by Harry Ammon

ISBN 978-0-945707-21-9     $35.00

706 pages including notes and index.

   Out of print since 1971, this well-researched and highly-readable biography accords Monroe a far more important place in the history of the early years of the republic than has been given him by earlier writers.  Harry Ammon's evidence is voluminous and his treatment judicious; he awards plaudits where they are due but does not hesitate to point out Monroe's shortcomings.
   As a person Monroe was generous, sensitive to the feelings of others, able to work with individuals whose ideas and temperaments were very different from his own, and without malice.  He engendered respect, esteem, and gratitude rather than passionate devotion and was looked upon as a symbol of national unity rather than as a national hero.  His amour-propre, which took the form of an "undue sensitivity to criticism", led him to internalize and personalize disapproval of his actions and on occasions to unwarranted attacks on his superiors.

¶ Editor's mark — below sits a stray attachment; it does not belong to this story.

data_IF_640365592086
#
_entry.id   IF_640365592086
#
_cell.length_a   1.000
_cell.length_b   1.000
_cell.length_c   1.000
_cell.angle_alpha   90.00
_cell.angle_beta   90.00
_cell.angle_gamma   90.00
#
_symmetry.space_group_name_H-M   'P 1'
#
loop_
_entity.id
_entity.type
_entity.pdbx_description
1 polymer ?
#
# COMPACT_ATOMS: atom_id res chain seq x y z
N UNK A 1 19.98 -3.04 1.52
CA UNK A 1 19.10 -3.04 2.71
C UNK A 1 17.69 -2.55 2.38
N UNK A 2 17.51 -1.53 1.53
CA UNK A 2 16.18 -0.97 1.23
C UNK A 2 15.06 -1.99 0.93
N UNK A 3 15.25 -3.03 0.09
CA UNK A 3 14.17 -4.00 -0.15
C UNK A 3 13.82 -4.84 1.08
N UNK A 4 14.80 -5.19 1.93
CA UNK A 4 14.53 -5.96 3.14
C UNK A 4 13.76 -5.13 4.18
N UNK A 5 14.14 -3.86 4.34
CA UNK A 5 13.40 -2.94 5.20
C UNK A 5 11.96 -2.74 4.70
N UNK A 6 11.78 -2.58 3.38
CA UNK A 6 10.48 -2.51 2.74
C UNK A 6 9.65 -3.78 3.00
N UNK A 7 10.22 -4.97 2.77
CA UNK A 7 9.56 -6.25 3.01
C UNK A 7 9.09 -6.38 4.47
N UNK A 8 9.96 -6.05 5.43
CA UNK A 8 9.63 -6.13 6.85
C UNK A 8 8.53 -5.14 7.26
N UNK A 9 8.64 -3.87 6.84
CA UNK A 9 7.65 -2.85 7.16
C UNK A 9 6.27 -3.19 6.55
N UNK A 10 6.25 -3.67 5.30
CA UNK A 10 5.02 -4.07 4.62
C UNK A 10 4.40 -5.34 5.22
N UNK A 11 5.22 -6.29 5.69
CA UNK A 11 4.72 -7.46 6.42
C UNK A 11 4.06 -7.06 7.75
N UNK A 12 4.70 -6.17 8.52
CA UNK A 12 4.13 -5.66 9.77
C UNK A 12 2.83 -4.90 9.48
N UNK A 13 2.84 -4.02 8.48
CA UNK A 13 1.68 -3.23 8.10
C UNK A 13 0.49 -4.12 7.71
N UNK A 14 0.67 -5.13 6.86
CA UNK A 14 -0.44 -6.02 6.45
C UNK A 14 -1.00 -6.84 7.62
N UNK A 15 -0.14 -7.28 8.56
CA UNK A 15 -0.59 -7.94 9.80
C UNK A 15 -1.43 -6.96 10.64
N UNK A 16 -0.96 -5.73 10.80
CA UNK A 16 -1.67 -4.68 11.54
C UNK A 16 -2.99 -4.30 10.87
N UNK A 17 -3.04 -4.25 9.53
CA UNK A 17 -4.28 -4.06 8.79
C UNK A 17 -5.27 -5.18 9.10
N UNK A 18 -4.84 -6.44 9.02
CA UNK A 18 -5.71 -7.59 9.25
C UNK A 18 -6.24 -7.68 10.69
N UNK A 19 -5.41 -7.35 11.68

Such "indiscretion" is best illustrated by his actions following the missions to France and to England where Monroe was faced with situations in which he felt compelled either to violate or ignore instructions.  Ammon's careful detailing of these incidents convinces one that earlier criticism of Monroe has been too harsh.  Whatever conclusion one reaches about Monroe's culpability, it seems fair to say that the best interests of the republic were always foremost in his thinking.

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